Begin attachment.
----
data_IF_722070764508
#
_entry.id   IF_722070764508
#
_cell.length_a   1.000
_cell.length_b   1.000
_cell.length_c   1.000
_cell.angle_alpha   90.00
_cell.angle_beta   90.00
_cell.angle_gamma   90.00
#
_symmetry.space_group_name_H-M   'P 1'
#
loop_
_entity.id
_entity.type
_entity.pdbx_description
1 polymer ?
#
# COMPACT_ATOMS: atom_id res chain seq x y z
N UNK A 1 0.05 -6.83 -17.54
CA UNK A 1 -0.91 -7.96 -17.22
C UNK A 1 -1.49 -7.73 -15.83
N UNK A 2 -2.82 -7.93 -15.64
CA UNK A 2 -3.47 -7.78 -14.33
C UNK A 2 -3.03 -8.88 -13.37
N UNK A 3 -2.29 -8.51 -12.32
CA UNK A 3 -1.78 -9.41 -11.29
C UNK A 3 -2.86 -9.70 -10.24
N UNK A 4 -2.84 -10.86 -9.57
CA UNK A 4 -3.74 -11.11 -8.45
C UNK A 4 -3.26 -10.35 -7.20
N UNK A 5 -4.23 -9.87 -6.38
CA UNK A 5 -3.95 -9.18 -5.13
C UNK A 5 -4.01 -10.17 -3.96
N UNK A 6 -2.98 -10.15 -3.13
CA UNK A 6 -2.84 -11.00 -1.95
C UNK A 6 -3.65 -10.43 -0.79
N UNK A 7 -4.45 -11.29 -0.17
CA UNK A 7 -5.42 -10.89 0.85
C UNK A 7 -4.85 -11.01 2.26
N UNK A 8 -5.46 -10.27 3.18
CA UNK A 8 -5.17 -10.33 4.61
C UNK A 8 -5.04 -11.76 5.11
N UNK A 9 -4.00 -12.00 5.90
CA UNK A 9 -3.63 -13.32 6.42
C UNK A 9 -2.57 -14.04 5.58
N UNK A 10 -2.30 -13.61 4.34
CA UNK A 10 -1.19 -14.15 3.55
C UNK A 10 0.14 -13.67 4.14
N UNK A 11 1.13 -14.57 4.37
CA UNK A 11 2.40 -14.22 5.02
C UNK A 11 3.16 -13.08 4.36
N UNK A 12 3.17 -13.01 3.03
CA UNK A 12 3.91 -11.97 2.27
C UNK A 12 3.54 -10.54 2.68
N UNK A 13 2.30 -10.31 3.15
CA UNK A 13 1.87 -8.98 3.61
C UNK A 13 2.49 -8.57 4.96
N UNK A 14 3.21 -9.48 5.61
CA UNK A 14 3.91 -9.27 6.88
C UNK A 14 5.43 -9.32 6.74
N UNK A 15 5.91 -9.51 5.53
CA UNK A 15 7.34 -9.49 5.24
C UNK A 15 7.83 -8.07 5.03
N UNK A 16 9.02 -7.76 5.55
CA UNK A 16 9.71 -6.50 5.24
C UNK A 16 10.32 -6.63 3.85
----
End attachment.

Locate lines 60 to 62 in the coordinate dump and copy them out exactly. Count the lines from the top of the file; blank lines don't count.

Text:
N UNK A 14 3.21 -9.48 5.61
CA UNK A 14 3.91 -9.27 6.88
C UNK A 14 5.43 -9.32 6.74